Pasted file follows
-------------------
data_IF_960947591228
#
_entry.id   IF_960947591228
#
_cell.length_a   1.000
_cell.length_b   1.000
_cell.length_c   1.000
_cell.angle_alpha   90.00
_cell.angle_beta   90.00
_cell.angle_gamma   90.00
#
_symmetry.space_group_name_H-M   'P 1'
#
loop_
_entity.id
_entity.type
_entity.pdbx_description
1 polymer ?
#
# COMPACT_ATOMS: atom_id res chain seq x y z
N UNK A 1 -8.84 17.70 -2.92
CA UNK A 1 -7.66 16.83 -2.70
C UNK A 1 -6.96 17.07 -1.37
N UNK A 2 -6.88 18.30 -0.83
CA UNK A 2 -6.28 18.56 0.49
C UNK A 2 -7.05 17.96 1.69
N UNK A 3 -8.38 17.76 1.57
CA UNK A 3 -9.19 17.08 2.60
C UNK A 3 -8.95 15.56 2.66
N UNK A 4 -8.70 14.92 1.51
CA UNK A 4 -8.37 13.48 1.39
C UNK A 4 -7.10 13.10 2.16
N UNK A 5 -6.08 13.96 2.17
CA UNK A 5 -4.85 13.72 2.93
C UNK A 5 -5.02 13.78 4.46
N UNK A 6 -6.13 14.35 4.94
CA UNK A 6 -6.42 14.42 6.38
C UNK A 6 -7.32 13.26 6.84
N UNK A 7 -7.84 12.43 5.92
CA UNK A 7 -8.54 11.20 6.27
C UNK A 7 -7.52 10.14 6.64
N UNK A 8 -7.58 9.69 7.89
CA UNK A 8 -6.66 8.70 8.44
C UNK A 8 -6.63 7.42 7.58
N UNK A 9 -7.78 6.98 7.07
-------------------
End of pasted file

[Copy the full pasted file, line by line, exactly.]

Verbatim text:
data_IF_960947591228
#
_entry.id   IF_960947591228
#
_cell.length_a   1.000
_cell.length_b   1.000
_cell.length_c   1.000
_cell.angle_alpha   90.00
_cell.angle_beta   90.00
_cell.angle_gamma   90.00
#
_symmetry.space_group_name_H-M   'P 1'
#
loop_
_entity.id
_entity.type
_entity.pdbx_description
1 polymer ?
#
# COMPACT_ATOMS: atom_id res chain seq x y z
N UNK A 1 -8.84 17.70 -2.92
CA UNK A 1 -7.66 16.83 -2.70
C UNK A 1 -6.96 17.07 -1.37
N UNK A 2 -6.88 18.30 -0.83
CA UNK A 2 -6.28 18.56 0.49
C UNK A 2 -7.05 17.96 1.69
N UNK A 3 -8.38 17.76 1.57
CA UNK A 3 -9.19 17.08 2.60
C UNK A 3 -8.95 15.56 2.66
N UNK A 4 -8.70 14.92 1.51
CA UNK A 4 -8.37 13.48 1.39
C UNK A 4 -7.10 13.10 2.16
N UNK A 5 -6.08 13.96 2.17
CA UNK A 5 -4.85 13.72 2.93
C UNK A 5 -5.02 13.78 4.46
N UNK A 6 -6.13 14.35 4.94
CA UNK A 6 -6.42 14.42 6.38
C UNK A 6 -7.32 13.26 6.84
N UNK A 7 -7.84 12.43 5.92
CA UNK A 7 -8.54 11.20 6.27
C UNK A 7 -7.52 10.14 6.64
N UNK A 8 -7.58 9.69 7.89
CA UNK A 8 -6.66 8.70 8.44
C UNK A 8 -6.63 7.42 7.58
N UNK A 9 -7.78 6.98 7.07